jewelry gemstone tweezers 

Beauty, rarity, durability: Discover the attributes that attract us to colored gemstones and what makes gemstones valuable and precious. Colored gemstones provide the opportunity for unique personal expression and can fit all budget ranges. Be sure to shop with a reputable Jewelers of America Member so you know you’re getting the highest quality and transparency when purchasing colored gemstones.

Learn more about individual gemstones in our list of Gemstones A to Z.

How Gemstones Are Graded

While gemstones have similar quality factors as diamonds’ 4C’s – Cut, Clarity, Color and Carat – they are valued differently. Color is by far the most important factor for colored gemstones, whereas cut is usually considered the most important C for diamonds.

Gemstone Color

Most colored gemstones derive their beauty from their color, like purples, blues, greens, yellows, oranges, reds. Three factors relate to a gemstone’s color:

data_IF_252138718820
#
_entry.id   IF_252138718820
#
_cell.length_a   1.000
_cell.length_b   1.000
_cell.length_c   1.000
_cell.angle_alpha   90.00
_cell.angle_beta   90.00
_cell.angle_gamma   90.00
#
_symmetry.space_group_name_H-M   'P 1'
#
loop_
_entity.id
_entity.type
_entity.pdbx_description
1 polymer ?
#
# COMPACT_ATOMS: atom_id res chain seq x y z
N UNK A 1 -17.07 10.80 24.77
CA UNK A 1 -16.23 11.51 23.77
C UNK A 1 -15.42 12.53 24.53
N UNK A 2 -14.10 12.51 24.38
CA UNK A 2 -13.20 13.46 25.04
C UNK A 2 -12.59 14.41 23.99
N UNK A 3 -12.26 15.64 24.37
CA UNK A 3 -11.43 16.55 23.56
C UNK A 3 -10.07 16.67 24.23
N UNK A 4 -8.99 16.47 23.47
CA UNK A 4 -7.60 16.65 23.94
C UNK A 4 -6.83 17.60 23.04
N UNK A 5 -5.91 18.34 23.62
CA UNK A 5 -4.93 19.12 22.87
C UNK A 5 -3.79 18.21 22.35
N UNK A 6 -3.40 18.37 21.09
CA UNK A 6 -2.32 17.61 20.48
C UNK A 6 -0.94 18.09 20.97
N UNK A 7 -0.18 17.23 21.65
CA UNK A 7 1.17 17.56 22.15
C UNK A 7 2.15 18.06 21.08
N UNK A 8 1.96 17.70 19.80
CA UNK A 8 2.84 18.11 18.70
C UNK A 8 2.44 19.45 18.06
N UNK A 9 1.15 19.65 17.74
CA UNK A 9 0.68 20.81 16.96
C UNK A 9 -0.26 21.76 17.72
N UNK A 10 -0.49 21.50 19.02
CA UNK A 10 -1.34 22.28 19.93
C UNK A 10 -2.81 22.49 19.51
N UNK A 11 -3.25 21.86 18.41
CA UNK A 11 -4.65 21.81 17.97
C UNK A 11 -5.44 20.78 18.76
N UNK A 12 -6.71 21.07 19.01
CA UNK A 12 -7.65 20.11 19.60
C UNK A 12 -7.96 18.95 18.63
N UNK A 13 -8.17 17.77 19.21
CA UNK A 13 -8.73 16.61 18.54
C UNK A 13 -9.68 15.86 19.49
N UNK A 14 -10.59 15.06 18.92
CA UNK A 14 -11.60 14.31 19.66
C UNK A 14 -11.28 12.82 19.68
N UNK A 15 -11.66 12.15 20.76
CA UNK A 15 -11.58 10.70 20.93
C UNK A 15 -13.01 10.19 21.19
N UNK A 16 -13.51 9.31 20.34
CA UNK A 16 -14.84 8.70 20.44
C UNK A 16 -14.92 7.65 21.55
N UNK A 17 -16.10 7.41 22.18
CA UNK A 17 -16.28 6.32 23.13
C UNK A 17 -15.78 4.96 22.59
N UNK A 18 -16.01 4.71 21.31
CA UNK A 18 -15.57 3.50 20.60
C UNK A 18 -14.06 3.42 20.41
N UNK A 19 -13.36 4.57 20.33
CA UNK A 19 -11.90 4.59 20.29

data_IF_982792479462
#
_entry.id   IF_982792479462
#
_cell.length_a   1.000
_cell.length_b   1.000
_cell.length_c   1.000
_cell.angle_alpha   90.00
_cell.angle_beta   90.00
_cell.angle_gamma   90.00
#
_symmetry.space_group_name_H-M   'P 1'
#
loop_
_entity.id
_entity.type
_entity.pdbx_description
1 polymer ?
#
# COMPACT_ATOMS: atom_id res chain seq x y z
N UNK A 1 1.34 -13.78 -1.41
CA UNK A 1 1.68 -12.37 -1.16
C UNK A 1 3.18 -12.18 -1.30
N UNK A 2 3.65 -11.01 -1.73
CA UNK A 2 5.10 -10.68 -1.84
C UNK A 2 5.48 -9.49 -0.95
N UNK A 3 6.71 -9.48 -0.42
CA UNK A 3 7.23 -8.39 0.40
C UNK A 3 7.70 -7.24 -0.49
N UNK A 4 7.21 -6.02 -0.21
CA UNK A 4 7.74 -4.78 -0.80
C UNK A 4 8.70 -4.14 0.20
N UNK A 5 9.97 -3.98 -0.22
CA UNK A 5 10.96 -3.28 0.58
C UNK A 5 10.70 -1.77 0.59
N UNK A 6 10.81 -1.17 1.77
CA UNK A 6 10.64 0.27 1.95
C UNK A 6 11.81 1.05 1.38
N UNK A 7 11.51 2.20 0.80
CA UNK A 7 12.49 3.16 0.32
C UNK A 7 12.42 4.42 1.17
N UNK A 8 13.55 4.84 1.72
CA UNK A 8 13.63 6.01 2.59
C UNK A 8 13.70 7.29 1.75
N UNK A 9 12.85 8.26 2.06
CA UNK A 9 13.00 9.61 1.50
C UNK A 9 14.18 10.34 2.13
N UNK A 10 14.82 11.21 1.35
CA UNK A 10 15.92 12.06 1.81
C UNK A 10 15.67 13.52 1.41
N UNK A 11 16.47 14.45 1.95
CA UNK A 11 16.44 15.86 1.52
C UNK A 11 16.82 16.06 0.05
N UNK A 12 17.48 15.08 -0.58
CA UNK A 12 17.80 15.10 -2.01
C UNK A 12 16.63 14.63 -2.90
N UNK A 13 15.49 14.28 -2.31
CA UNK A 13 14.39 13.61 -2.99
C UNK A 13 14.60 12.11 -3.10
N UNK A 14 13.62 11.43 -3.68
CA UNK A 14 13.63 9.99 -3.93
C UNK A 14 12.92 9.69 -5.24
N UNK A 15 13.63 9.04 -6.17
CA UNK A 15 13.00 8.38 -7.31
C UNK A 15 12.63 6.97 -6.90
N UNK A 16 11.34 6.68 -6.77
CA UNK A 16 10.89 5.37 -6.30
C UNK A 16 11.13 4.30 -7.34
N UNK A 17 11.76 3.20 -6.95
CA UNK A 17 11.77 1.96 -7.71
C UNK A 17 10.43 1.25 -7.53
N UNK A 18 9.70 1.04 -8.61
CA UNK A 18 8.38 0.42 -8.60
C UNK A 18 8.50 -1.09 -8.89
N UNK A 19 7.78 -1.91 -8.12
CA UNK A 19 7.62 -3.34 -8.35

: the pure color on the spectrum, describes the dominant color and any additional colors visible in a gem.
gemstone color hue 600x140

: the lightness or darkness of a color. In the GIA color-grading system, tones range from very light to very dark.
gemstone color tone 600x140

Saturation or Intensity
: is the purity of the hue.
gemstone color saturation 600x140
When buying colored gemstone jewelry, select what you consider beautiful. Because of the subtle differences in the tone and hue of gemstones, look at several options to find the one you prefer.

Each gem variety has an optimal hue, tone and saturation; ask your jeweler to show and explain how gemstones each exhibit their optimal color.


Gem cutters, also called lapidaries, work to achieve a desirable mix of color, weight and a safe shape for mounting. During creation, a gemstone’s size is constrained by nature. For example, while large-sized amethysts are readily available, a large alexandrite is extremely rare.